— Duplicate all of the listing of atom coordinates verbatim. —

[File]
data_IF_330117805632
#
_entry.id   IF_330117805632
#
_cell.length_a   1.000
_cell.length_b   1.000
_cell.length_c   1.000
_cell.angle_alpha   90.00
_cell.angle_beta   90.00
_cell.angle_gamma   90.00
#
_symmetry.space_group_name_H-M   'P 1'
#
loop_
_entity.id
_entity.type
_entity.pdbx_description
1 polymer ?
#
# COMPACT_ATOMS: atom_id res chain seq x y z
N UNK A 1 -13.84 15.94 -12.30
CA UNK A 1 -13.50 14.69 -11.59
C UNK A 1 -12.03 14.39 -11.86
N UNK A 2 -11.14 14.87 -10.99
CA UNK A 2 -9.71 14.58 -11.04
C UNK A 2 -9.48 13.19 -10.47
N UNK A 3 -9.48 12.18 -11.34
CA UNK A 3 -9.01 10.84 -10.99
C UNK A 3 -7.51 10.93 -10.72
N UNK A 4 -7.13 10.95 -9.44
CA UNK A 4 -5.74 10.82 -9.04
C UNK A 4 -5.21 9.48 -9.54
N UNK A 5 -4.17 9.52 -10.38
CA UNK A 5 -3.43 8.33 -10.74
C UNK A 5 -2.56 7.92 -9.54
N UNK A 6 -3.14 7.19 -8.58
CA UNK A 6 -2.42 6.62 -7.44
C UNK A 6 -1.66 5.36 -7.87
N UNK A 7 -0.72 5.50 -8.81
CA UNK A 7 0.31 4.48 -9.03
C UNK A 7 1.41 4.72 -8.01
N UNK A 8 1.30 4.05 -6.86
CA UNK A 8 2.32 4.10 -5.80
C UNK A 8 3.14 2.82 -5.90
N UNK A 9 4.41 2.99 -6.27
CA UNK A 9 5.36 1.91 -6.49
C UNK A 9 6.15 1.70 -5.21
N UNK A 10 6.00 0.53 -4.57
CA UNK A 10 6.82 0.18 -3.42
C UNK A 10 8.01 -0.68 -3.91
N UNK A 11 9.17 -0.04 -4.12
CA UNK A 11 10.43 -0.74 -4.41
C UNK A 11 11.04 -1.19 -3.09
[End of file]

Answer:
data_IF_330117805632
#
_entry.id   IF_330117805632
#
_cell.length_a   1.000
_cell.length_b   1.000
_cell.length_c   1.000
_cell.angle_alpha   90.00
_cell.angle_beta   90.00
_cell.angle_gamma   90.00
#
_symmetry.space_group_name_H-M   'P 1'
#
loop_
_entity.id
_entity.type
_entity.pdbx_description
1 polymer ?
#
# COMPACT_ATOMS: atom_id res chain seq x y z
N UNK A 1 -13.84 15.94 -12.30
CA UNK A 1 -13.50 14.69 -11.59
C UNK A 1 -12.03 14.39 -11.86
N UNK A 2 -11.14 14.87 -10.99
CA UNK A 2 -9.71 14.58 -11.04
C UNK A 2 -9.48 13.19 -10.47
N UNK A 3 -9.48 12.18 -11.34
CA UNK A 3 -9.01 10.84 -10.99
C UNK A 3 -7.51 10.93 -10.72
N UNK A 4 -7.13 10.95 -9.44
CA UNK A 4 -5.74 10.82 -9.04
C UNK A 4 -5.21 9.48 -9.54
N UNK A 5 -4.17 9.52 -10.38
CA UNK A 5 -3.43 8.33 -10.74
C UNK A 5 -2.56 7.92 -9.54
N UNK A 6 -3.14 7.19 -8.58
CA UNK A 6 -2.42 6.62 -7.44
C UNK A 6 -1.66 5.36 -7.87
N UNK A 7 -0.72 5.50 -8.81
CA UNK A 7 0.31 4.48 -9.03
C UNK A 7 1.41 4.72 -8.01
N UNK A 8 1.30 4.05 -6.86
CA UNK A 8 2.32 4.10 -5.80
C UNK A 8 3.14 2.82 -5.90
N UNK A 9 4.41 2.99 -6.27
CA UNK A 9 5.36 1.91 -6.49
C UNK A 9 6.15 1.70 -5.21
N UNK A 10 6.00 0.53 -4.57
CA UNK A 10 6.82 0.18 -3.42
C UNK A 10 8.01 -0.68 -3.91
N UNK A 11 9.17 -0.04 -4.12
CA UNK A 11 10.43 -0.74 -4.41
C UNK A 11 11.04 -1.19 -3.09